- A study looked at people’s attitudes towards vaccines at different stages of the COVID-19 pandemic.
- The study focuses on older people, as they are more likely to suffer serious illnesses and deaths related to COVID-19.
- The authors conclude that in future pandemics, public health officials should focus on addressing vaccine ambivalence among people they describe as “fencekeepers.”
A new study, published in the Community Health Journalstresses the importance of educating people who have mixed feelings about getting vaccinated.
The study examined the attitudes of participants aged 55 and older toward vaccines at different stages of the COVID-19 pandemic.
The researchers accessed data from the COVID-19 Coping Study to identify people in the United States who were receptive, ambivalent or opposed to vaccination against the disease.
To date, the Centers for Disease Control and Prevention (CDC) reports that 75% of the adult population is fully immunized, having received two doses of an mRNA vaccine or one dose of a single-dose vaccine.
However, although studies indicate that receiving a booster dose reduces severe disease from
The study used data collected from April 2020 to May 2021 from 2,358 participants. Some of the questions in the study were about social distancing, wearing masks and feelings about vaccines.
The researchers looked at vaccine-related responses at the start of the pandemic, around the time vaccines became available, and then in late spring 2021, when vaccines were readily available.
Based on the responses, the researchers categorized the participants into three groups:
- vaccine acceptors
- ambivalent vaccine
- vaccine rejecters
Data collected early in the pandemic indicated that 88.9% of participants were acceptors, 8.6% were ambivalent, and 2.5% were rejecters.
The final set of responses indicated that 90.7% of acceptors had received the vaccine, 62.4% of ambivalent participants had received the vaccine, and 30.7% of the rejecters had received the vaccine.
Dr. Katharina Hauck spoke with Medical News Today on the discoveries. Dr Hauck is Professor of Health Economics and Deputy Director of the Abdul Latif Jameel Institute for the Analysis of Diseases and Emergencies, at Imperial College London’s School of Public Health.
“This is an interesting but broadly descriptive analysis of sociodemographic factors associated with vaccine hesitancy in older adults,” Dr. Hauck said. “The strength of the paper – and the most interesting finding for me – is the analysis of prior vaccination attitudes with subsequent observation of the actual decision to get vaccinated.”
“The results are good news,” continued Dr. Hauck. “The authors mainly focus on the high proportion of ambivalent vaccines that are ultimately vaccinated – 62% – but I also find it remarkable that 30% of vaccine rejecters are ultimately vaccinated.”
The results of the study could help doctors and other public health actors encourage the adoption of future vaccines.
“These findings have important implications for public health messaging and planning. Fence guards are probably the easiest people to target for certain health promotions,” says study lead author Dr. Abram Wagner, an assistant professor of epidemiology at the University of Michigan, Ann Arbor..
“The next time we need to introduce a new vaccine into the population, we can quickly identify who these bums are,” continues Dr. Wagner. “We tracked them for a while, and there was a strong relationship between their hesitation in how we group them and their actual behaviors.”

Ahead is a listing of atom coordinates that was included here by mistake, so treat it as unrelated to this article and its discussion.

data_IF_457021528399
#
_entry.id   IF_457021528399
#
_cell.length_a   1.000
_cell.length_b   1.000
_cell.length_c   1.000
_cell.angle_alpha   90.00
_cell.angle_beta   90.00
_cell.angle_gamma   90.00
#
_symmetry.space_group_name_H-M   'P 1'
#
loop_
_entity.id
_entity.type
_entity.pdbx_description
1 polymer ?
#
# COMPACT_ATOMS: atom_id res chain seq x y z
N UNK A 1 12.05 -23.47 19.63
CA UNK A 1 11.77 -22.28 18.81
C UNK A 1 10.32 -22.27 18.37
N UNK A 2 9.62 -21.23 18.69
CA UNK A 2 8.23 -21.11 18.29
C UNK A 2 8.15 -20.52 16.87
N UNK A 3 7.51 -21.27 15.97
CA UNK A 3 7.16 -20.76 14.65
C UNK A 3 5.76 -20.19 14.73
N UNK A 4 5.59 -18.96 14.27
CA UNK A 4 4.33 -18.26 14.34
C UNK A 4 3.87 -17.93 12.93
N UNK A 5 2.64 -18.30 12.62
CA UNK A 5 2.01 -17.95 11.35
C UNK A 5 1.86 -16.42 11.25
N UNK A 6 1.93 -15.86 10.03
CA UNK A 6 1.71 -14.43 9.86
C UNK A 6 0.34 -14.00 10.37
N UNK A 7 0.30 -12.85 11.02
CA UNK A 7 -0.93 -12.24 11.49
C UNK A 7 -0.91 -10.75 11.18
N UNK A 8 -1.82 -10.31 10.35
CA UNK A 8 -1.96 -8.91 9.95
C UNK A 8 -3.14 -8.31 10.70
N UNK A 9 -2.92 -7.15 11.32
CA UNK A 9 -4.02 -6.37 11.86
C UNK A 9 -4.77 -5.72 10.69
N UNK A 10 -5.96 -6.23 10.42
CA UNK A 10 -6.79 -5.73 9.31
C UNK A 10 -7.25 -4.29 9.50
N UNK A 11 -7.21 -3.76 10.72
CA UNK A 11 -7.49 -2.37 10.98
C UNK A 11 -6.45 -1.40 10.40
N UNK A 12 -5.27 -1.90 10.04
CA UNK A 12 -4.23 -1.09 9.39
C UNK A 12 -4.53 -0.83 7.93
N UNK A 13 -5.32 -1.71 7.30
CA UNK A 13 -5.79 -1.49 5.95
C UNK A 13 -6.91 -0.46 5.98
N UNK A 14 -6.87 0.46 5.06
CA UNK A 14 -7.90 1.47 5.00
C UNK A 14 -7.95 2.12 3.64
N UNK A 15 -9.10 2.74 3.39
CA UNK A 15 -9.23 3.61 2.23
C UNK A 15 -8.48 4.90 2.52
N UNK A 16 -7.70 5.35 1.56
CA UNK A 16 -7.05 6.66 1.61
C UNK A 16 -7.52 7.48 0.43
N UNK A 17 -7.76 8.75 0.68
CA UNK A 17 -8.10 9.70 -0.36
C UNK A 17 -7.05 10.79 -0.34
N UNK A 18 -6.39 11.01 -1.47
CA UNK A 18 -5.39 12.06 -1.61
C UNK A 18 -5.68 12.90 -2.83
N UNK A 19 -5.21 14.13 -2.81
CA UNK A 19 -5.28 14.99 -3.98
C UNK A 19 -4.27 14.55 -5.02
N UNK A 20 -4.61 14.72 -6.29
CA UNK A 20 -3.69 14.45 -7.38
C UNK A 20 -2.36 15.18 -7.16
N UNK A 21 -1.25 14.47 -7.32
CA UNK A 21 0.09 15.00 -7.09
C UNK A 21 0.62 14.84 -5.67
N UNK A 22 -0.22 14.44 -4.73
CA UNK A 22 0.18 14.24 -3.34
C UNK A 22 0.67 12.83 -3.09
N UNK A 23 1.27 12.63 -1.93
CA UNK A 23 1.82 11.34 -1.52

The authors note that ambivalence in some people may stem from medical discrimination and that community leaders could reach out to this group. They suggest that these leaders could also help encourage “risk-reducing behaviors.”
Dr. Nicole Hassoun, a professor at Binghamton University, New York, and head of the Global Health Impact project, spoke with DTM On paper.
“To overcome vaccine hesitancy, it may also be important to ensure that people of all racial, ethnic and cultural backgrounds, as well as women and other disadvantaged groups, are included in clinical trials,” said said Dr. Hassoun. “It’s important for scientific validity, but potentially also for encouraging trust in the approval process.”
The authors note that the manner used to recruit participants may have been limiting. Those who participated registered either online or by mail.
“The non-probability sampling strategy means that our sample is not representative of the population,” the authors write.
Even so, they say the study included people from all 50 states and the District of Columbia, so geographic representation was strong.
Dr. Hauck pointed out that the authors were unable to determine the factors that influenced the decision to get vaccinated.
“So overall, the conclusion that ‘targeting the ambivalent vaccine can be an effective way to increase vax coverage’ is not supported by the results, in my view,” she said. “Many factors likely contributed to positive vaccine decisions. The authors did not assess the causal impact of an ambivalent vaccine-targeted intervention, which would be necessary to make this statement.
Dr. Hassoun also expressed concern about the results of the study.
“My main concern about the study is that it doesn’t have a representative sample – or even a particularly large sample – of even the elderly population in the United States, and the internet platform makes it particularly unlikely to represent the elderly population well.”
Since vaccine hesitancy can significantly harm public health, it is essential to seek ways to address it before the next pandemic.